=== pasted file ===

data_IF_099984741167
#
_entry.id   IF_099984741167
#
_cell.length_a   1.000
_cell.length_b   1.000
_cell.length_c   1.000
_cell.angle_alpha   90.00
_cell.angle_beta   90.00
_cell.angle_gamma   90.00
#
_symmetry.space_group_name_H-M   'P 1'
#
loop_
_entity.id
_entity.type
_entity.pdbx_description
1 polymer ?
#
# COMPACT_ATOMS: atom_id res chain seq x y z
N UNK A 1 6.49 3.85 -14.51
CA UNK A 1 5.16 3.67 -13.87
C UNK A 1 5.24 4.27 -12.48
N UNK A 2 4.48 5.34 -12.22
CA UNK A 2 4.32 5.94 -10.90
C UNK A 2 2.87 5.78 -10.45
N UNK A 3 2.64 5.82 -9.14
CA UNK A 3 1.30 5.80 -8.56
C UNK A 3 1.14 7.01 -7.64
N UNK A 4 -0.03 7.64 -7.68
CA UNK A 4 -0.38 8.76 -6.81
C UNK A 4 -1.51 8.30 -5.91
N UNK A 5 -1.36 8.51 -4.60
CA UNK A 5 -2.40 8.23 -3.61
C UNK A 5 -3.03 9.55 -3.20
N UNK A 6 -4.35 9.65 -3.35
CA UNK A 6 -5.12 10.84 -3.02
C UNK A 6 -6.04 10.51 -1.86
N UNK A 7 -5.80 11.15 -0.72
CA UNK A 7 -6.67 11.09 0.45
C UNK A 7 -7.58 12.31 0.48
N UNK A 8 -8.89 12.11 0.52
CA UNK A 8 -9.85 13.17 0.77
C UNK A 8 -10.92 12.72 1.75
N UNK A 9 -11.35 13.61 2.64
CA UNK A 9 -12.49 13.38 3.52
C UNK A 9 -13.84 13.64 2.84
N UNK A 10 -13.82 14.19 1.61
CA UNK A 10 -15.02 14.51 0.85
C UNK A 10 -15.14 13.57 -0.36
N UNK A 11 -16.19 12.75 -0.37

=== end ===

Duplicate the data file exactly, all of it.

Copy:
data_IF_099984741167
#
_entry.id   IF_099984741167
#
_cell.length_a   1.000
_cell.length_b   1.000
_cell.length_c   1.000
_cell.angle_alpha   90.00
_cell.angle_beta   90.00
_cell.angle_gamma   90.00
#
_symmetry.space_group_name_H-M   'P 1'
#
loop_
_entity.id
_entity.type
_entity.pdbx_description
1 polymer ?
#
# COMPACT_ATOMS: atom_id res chain seq x y z
N UNK A 1 6.49 3.85 -14.51
CA UNK A 1 5.16 3.67 -13.87
C UNK A 1 5.24 4.27 -12.48
N UNK A 2 4.48 5.34 -12.22
CA UNK A 2 4.32 5.94 -10.90
C UNK A 2 2.87 5.78 -10.45
N UNK A 3 2.64 5.82 -9.14
CA UNK A 3 1.30 5.80 -8.56
C UNK A 3 1.14 7.01 -7.64
N UNK A 4 -0.03 7.64 -7.68
CA UNK A 4 -0.38 8.76 -6.81
C UNK A 4 -1.51 8.30 -5.91
N UNK A 5 -1.36 8.51 -4.60
CA UNK A 5 -2.40 8.23 -3.61
C UNK A 5 -3.03 9.55 -3.20
N UNK A 6 -4.35 9.65 -3.35
CA UNK A 6 -5.12 10.84 -3.02
C UNK A 6 -6.04 10.51 -1.86
N UNK A 7 -5.80 11.15 -0.72
CA UNK A 7 -6.67 11.09 0.45
C UNK A 7 -7.58 12.31 0.48
N UNK A 8 -8.89 12.11 0.52
CA UNK A 8 -9.85 13.17 0.77
C UNK A 8 -10.92 12.72 1.75
N UNK A 9 -11.35 13.61 2.64
CA UNK A 9 -12.49 13.38 3.52
C UNK A 9 -13.84 13.64 2.84
N UNK A 10 -13.82 14.19 1.61
CA UNK A 10 -15.02 14.51 0.85
C UNK A 10 -15.14 13.57 -0.36
N UNK A 11 -16.19 12.75 -0.37